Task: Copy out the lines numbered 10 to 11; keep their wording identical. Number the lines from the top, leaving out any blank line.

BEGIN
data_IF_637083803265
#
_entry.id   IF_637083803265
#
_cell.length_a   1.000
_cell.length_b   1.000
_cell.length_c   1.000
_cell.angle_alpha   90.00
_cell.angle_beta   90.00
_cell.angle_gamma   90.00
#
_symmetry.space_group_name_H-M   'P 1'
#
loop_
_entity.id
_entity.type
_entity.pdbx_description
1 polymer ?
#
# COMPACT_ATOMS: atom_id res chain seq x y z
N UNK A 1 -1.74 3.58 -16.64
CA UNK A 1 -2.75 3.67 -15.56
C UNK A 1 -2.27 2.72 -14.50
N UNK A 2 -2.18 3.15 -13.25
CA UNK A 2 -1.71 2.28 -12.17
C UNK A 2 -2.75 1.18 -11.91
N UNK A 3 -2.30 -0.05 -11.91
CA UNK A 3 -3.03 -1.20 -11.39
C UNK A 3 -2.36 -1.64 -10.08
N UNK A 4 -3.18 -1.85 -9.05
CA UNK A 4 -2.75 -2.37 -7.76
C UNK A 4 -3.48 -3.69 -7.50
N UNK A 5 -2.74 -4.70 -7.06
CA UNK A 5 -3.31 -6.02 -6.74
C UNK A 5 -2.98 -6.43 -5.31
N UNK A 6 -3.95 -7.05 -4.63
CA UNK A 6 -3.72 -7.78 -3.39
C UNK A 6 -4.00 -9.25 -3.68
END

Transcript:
_cell.angle_gamma   90.00
#